Global variable in uibuilder

I am using the uibuilder tool which is very useful.

inside the .js file, I initialize a variable in the data object.

var app1 = new Vue({
el: '#app',
data: {
startMsg : 'Vue has started, waiting for messages',
feVersion : '',
counterBtn : 0,
inputChkBox : false,
socketConnectedState : false,
serverTimeOffset : '[unknown]',
imgProps : { width: 75, height: 75 },

    msgRecvd    : '[Nothing]',
    msgsReceived: 0,
    msgCtrl     : '[Nothing]',
    msgsControl : 0,

    msgSent     : '[Nothing]',
    msgsSent    : 0,
    msgCtrlSent : '[Nothing]',
    msgsCtrlSent: 0,
    startAstrand: false
}, // --- End of data --- //

Then I'd like to use this varaible everywhere in my code, but it looks like it's not possible.

When I print his value inside a function inside methods it works. Then on the mounted function, I have

uibuilder.onChange('msg', function(newVal){

I got undefined. Does someone know why ?


This will be due to this scope & not really a node-red or uibuilder question (more of a vue question) but we are helpful folk here.

So in the mounted function, there will be something like var that = this or var myApp = this or var myvue = this (I forget what it is) but - find it then instead of using this use that.


uibuilder.onChange('msg', function(newVal){

PS - please use the </> button not the " button for posting code :slight_smile:

or just put code between three back ticks
paste code here to make it beautiful and unfettered by the forum


To further explain it, this is a JavaScript thing, and since Vue and most things that you'd use on Uibuilder have javascript inside, it's definitely relevant. You might also run into this if you're doing complex stuff in function nodes, so it is relevant for the forums in more reason than one :slight_smile:

In JavaScript, this points to the scope of the current function you're in. Say that you have a structure that looks like this (pseudocode for showing):

// code before A
function A(...) {
   // inside A
// code after A

Anything you define to this inside A, is only available within that function.
However, it gets complicated when you have functions within functions, like in the mounted function of a Vue app in Uibuilder:

// before function (position 1)
mounted: function (...) {
    // inside function mounted (position 2)
    uibuilder.onChange('msg', function(newValue) {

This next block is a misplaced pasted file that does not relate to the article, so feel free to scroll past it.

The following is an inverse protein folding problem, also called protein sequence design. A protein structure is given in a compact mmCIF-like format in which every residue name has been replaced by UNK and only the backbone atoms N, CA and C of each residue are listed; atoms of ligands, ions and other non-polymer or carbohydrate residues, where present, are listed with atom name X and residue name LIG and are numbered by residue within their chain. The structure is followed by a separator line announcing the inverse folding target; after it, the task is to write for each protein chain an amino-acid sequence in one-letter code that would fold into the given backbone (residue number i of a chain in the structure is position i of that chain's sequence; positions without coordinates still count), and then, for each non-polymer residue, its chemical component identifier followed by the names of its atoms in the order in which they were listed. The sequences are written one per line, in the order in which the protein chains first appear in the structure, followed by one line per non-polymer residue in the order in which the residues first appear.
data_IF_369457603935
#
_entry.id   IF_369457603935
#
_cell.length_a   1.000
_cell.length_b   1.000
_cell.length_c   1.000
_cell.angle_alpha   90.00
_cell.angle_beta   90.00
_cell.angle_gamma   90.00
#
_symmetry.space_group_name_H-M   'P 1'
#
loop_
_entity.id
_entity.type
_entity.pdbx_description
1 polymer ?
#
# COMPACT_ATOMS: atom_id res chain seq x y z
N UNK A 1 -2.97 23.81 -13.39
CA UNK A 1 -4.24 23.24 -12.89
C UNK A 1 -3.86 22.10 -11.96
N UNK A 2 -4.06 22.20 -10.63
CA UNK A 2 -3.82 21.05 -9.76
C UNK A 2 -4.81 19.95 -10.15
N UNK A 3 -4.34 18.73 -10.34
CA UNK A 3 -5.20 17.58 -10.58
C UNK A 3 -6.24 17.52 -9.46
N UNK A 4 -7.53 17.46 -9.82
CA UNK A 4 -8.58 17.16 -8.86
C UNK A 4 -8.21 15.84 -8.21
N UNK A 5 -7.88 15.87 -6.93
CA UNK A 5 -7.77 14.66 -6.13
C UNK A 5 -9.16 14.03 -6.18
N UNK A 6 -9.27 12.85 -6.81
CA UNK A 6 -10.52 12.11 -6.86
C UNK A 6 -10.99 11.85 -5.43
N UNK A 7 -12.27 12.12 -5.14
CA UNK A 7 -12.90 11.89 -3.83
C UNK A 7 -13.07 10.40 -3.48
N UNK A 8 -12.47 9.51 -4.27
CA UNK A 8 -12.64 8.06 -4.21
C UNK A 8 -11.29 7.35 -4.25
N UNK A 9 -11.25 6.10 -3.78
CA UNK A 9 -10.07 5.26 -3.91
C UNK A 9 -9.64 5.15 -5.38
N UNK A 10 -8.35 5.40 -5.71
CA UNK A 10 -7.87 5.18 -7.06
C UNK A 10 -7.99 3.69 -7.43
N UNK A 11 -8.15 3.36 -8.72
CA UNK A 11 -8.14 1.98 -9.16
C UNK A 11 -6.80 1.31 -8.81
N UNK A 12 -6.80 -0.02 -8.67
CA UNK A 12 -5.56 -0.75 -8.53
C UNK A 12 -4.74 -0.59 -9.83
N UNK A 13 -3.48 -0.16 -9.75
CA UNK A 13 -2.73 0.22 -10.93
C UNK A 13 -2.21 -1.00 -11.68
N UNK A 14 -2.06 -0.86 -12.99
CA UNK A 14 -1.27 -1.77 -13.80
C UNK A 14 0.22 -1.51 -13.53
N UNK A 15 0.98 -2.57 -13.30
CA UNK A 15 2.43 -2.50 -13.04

// in onChange function (position 3)
    // inside function mounted (position 4)
// after function mounted (position 5)

When you're at position 2, this.startAstrand refers to the variable startAstrand that you put in your data structure. On posiition 3 however, this has changed to become local in the onChange function, and holds no longer a reference to the data structure. You can get around that by defining a variable for yourself inside the outer function mounted, with a name that sounds logical for you, for example that or vueApp (which I think is what Julian defaults to in the examples), and assign it the value of this, because at position 2 this still points to the right values. As the variable defined in position 2 will have a wide enough scope to be reachable at positions 3 and even 4, you can then use your that.startAstrand or vueApp.startAstrand or whatever you created in position 3. In position 4 you can choose whether you'd like to use this.startAstrand again, or go with the earlier created that.startAstrand or similar.

It's a bit abstract, but I hope that helps.


Thank you to both of you, those explanations were very useful, I learnt something and it works perfectly !!

Just to note that the template .js file already has this assigned to a variable - vueApp inside the mounted function for that very reason.

In fact though, you don't really need to do that since I already assign the new vue instance to app1 right at the start. So both app1 and vueApp are pretty much the same thing.

But certainly, the bottom line in JS (and probably in all languages that implement this) is that if you have sub-functions/methods defined inside another function or class, it is always safer to take a reference to this.

Because JavaScript mostly assigns "references" rather than "copies" when you assign one thing to another, you don't generally have to worry about assignments making your code bloated. (strictly speaking, JS does a copy if the thing on the right hand side of the equals sign is a "primitive" data type such as a number, string, boolean, etc. For everything else, I believe it just creates a reference - a "link" if you like.)

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